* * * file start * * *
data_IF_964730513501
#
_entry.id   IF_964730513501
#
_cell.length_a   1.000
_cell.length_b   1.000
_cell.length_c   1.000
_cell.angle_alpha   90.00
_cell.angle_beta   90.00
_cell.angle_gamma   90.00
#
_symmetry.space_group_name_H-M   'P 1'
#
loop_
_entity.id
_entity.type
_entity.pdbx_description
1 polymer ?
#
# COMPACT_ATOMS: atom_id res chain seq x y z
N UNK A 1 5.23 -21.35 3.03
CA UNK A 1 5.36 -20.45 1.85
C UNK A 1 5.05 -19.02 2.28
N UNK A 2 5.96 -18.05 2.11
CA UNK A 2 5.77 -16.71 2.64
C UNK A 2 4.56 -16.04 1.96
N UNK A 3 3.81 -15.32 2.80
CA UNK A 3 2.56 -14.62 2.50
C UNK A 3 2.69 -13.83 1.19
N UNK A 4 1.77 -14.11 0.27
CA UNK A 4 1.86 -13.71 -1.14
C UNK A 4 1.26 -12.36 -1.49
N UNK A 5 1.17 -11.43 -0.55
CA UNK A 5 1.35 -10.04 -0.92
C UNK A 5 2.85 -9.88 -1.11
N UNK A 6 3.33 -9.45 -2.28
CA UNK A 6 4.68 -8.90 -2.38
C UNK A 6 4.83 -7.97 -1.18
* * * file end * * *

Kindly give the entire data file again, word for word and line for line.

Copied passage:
data_IF_964730513501
#
_entry.id   IF_964730513501
#
_cell.length_a   1.000
_cell.length_b   1.000
_cell.length_c   1.000
_cell.angle_alpha   90.00
_cell.angle_beta   90.00
_cell.angle_gamma   90.00
#
_symmetry.space_group_name_H-M   'P 1'
#
loop_
_entity.id
_entity.type
_entity.pdbx_description
1 polymer ?
#
# COMPACT_ATOMS: atom_id res chain seq x y z
N UNK A 1 5.23 -21.35 3.03
CA UNK A 1 5.36 -20.45 1.85
C UNK A 1 5.05 -19.02 2.28
N UNK A 2 5.96 -18.05 2.11
CA UNK A 2 5.77 -16.71 2.64
C UNK A 2 4.56 -16.04 1.96
N UNK A 3 3.81 -15.32 2.80
CA UNK A 3 2.56 -14.62 2.50
C UNK A 3 2.69 -13.83 1.19
N UNK A 4 1.77 -14.11 0.27
CA UNK A 4 1.86 -13.71 -1.14
C UNK A 4 1.26 -12.36 -1.49
N UNK A 5 1.17 -11.43 -0.55
CA UNK A 5 1.35 -10.04 -0.92
C UNK A 5 2.85 -9.88 -1.11
N UNK A 6 3.33 -9.45 -2.28
CA UNK A 6 4.68 -8.90 -2.38
C UNK A 6 4.83 -7.97 -1.18